Hong Kong Budget 2016-2017
Autor: Wai Shing Aeson Poon • October 26, 2016 • Research Paper • 3,205 Words (13 Pages) • 100 Views
Hong Kong Community College
Group Project: The Budget
Jor Chun Siu
Poon Wai Shing
Hui Yuk Wai
Nam Kin Pong
Cheung Sum Ki
Wong Hing Sang
Hong Kong Budget 2016-2017, the John Tsang ninth financial plan has become a hot issue in Hong Kong. Some people appreciate it, but some argue against its effectiveness. In this assignment, we will investigate the effects the Budget brings from six parts, including tax policies, innovation, public finances, internship and exchange, social welfare and finding new markets.
According to the 2016 Budget, the GDP growth is 2.4% in 2015, and the GDP in 2016 forecasted by the Government in real terms is one to two percent, which is lower than the 2015’s growth. Moreover, the value of total exports of goods and the number of visitor arrivals in Hong Kong are recorded a continuous decline since mid-2015, and the government notices that this fall is likely to be more serious in 2016. In addition, 2015 is the fourth consecutive year that the economic growth was lower than the average of past ten years, which is an obvious and important warning for the Hong Kong government.
The formula of GDP is Y= G + I + C +NX. Unfortunately, both the decrease in the exports of goods and the number of visitors will lower the factor NX. By keeping factors G, I, C remain constant, the expected decrease in GDP in 2016 seems to be true.
Let assume the government spending in 2016 is similar to that in 2015. Therefore, increasing the investment and consumption will be the key factors in boosting the GDP. Based on the Budget, investment and consumption were the key driving force of economic growth last year, and they will turn more cautious in 2016, so the government should pay extra attention, and utilize them to foster the economic growth.
It can be noticed that the government has recognized the significance in increasing the consumption and investment. Consequently, it releases a series of relief measures to stimulate both C and I. For examples, increase the basic allowance and single parent allowance, reduce the salaries tax and tax under personal assessment by 75%, increase married tax allowance etc. These increases in personal tax reduction and allowance can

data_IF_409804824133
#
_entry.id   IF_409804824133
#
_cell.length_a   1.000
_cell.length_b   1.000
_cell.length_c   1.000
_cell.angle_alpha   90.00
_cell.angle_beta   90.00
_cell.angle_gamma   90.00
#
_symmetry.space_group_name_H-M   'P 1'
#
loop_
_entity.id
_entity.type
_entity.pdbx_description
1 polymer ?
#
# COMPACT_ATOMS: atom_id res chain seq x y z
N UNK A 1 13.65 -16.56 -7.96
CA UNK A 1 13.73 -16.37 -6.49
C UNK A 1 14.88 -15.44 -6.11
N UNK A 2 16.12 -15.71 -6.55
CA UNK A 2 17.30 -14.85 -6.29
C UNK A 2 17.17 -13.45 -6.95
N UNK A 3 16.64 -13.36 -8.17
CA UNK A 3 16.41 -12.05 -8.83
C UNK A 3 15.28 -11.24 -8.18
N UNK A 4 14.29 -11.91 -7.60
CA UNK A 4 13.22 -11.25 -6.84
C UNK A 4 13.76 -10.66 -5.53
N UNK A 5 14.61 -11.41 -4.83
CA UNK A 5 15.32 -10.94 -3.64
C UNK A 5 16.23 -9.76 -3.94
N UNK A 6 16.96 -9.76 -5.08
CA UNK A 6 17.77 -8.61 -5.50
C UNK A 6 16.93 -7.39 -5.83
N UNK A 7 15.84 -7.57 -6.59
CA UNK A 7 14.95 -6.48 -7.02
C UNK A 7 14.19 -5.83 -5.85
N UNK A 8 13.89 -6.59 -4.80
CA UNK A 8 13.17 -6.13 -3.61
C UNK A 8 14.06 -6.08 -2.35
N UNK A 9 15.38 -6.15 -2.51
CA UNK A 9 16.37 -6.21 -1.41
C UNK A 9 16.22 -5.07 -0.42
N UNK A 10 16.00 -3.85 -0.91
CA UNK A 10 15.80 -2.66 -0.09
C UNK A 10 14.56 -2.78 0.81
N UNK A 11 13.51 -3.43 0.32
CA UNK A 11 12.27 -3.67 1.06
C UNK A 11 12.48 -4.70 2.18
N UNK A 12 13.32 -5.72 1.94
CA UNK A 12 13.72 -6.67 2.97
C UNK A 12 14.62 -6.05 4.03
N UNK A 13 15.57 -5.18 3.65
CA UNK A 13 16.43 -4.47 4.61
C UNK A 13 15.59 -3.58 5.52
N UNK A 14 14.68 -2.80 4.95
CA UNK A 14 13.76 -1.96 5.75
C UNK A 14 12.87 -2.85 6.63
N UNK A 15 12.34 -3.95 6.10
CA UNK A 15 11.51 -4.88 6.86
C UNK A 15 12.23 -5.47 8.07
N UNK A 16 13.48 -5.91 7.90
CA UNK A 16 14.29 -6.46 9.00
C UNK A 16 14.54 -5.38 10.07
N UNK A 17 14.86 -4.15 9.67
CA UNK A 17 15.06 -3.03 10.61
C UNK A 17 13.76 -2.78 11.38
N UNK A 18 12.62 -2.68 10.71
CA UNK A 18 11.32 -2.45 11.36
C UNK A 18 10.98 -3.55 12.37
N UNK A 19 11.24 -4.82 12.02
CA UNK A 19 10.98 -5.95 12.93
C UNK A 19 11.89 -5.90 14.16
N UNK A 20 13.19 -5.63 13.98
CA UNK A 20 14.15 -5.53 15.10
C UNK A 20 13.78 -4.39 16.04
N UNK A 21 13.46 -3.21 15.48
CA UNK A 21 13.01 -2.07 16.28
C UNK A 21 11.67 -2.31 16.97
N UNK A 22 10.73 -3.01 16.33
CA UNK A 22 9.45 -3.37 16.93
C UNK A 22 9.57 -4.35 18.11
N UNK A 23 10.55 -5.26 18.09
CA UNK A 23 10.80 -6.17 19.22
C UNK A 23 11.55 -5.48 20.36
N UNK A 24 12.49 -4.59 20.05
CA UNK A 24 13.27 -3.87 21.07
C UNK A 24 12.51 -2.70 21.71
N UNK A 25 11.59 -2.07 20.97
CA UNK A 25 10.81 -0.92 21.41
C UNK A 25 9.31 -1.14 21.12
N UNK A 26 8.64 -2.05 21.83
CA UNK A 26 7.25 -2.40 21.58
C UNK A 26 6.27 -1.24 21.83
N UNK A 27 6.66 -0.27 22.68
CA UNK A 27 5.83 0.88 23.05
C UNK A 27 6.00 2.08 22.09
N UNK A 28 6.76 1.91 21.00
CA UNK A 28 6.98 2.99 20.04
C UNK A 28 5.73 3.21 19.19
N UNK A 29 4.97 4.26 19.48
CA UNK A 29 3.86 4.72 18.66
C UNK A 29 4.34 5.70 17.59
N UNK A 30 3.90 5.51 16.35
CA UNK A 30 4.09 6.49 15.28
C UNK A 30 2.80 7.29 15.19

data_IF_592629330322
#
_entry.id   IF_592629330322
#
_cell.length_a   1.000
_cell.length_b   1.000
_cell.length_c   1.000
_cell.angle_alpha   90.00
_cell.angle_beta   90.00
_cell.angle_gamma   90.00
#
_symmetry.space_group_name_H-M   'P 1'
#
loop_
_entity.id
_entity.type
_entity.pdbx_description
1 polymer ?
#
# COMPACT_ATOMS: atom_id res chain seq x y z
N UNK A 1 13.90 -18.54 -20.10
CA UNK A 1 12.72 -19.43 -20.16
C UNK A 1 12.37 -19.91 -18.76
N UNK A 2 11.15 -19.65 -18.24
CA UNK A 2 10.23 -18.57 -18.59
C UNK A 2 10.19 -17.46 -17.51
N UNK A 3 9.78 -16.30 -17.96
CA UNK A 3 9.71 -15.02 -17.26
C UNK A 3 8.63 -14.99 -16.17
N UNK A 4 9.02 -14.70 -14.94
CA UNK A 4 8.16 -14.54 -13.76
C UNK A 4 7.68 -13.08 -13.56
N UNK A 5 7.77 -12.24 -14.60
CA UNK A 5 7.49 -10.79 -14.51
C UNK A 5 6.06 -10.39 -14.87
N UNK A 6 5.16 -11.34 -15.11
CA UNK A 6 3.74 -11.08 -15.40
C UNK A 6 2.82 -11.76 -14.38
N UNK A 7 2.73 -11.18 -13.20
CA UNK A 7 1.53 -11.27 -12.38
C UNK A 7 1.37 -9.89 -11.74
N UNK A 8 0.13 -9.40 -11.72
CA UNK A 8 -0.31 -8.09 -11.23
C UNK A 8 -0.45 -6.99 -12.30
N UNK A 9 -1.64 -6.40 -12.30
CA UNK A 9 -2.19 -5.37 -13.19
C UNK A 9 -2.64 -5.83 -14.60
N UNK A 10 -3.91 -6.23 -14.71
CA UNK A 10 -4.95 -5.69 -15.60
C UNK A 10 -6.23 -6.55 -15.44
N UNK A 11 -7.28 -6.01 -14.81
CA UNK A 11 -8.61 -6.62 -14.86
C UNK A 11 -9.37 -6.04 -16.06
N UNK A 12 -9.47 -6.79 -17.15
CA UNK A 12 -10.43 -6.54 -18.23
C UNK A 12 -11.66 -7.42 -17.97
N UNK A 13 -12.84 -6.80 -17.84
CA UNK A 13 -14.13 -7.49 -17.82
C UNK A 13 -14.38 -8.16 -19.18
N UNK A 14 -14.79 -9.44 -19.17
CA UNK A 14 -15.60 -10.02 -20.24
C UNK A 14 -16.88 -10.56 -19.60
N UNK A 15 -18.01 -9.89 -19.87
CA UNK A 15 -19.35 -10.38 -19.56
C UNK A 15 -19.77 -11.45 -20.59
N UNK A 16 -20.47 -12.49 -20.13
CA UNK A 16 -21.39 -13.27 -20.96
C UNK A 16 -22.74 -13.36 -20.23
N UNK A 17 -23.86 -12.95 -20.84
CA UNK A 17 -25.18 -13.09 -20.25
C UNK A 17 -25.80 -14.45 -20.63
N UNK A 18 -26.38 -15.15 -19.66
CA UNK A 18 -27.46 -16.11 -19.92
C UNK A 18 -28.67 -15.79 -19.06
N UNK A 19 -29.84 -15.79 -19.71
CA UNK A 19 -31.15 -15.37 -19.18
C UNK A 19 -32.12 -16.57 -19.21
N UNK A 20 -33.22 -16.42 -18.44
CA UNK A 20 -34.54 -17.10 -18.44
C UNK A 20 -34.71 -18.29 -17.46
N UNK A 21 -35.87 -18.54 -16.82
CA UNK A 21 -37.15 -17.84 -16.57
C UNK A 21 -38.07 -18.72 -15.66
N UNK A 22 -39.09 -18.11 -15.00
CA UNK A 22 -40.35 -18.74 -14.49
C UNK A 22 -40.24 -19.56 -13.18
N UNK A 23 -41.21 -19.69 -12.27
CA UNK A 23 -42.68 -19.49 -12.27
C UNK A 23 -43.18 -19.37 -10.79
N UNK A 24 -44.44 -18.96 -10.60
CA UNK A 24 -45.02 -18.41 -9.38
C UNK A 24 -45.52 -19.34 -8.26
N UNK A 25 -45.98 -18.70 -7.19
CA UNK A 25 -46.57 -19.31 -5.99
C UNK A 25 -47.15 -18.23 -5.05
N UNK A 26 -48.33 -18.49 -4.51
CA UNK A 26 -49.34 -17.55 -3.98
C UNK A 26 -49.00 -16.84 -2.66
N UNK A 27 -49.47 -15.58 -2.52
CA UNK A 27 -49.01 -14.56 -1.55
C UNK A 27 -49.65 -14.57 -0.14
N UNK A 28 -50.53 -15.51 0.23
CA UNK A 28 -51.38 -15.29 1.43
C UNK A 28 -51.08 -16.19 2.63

help to stimulus the investment and consumption. [pic 1] (Figure 1)
Refer to the figure 1, increase the personal tax reduction and allowance will encourage the citizen to save more, which shifts the supply of loanable funds to the right from S1 to S2. As a result, the equilibrium interest rate will fall, and the lower interest rate will stimulate investment. Here the equilibrium interest rate falls from r1 to r2, and the equilibrium quantity of loanable funds saved and invested rises from Q1 to Q2. As a result, the factor I can be risen.
On the other hand, the increase in disposable salary due to the tax reduction will increase the factor C if the citizen uses it for consumption rather than saving to boost investment. Even though it can help to improve the GDP, simply rely on tax reduction is not effective enough. To sum up, the tax reduction and allowance can help to relieve the citizen’s financial difficulties, especially the middle class, and this policy can also benefit the economic growth and increase the GDP, so tax reduction and allowance can be considered as good measures in Budget.
Financial technology (Fintech) has been aroused the global attention in recent years. Not only Hong Kong government starts to investigate on this topic, but some multinational corporations also do. Since Fintech can bring the novel experience for consumers in managing finance and improve the operational efficiency of financial institutions by using the mobile technologies and internet etc.
As for the latest Budget, financial secretary of Hong Kong, John Tsang proposes to set up a steering group to find ways to develop Hong Kong into a financial technology hub and will set the Cyberport aside a dedicated space of 3,000 square meters in its co-working space as Smart-Space while rolling out a designated program to provide support to 150 Fintech star-ups. Also, the HKMA and SFC and the office of the commissioner of Insurance will set up Fintech dedicated platforms to liaise with the industry. Although many policies and groups are formulated, the Budget does not set up a fund for Fintech development.
On the other hand, Hong Kong is probably the most appropriate city for Fintech development. As all we know, Hong Kong is becoming one of the top three financial services locations in the world which has a long history as a banking and finance hub. Since it has affluent and increasingly well-educated population and tradition of entrepreneurship provide a secure foundation for Fintech development. As it has clear regulator rules, people are probably more easily to start-up a company in Hong Kong.
Furthermore, Hong Kong economy is free barrier and Hong Kong has a world class transparent system; therefore, free flow of information can substantially benefit the financial sector. In contrast, New York and London has implemented relatively high tax compared to Hong Kong. As a result it can take advantages from the tax system and the grater infrastructure.
From the perspective of macroeconomics, the Fintech attract foreigners to invest in Hong Kong since it offers free barrier and ease of flow of information. Therefore, the net capital outflow tends to be negative as many foreigners are investing in Hong Kong. Besides, as for the AS-AD model, since it is a kind of technology that facilitates the financial transaction, thus the long run aggregate supply shifts from LRAS1 to LRAS2 and the price level decreases from P1 to P2. Then the advanced technology also increases the productivity, thus the short run aggregate supply shifts to the right from SRAS1 to SRAS2 while the quantity of output rises from Y1 to Y2.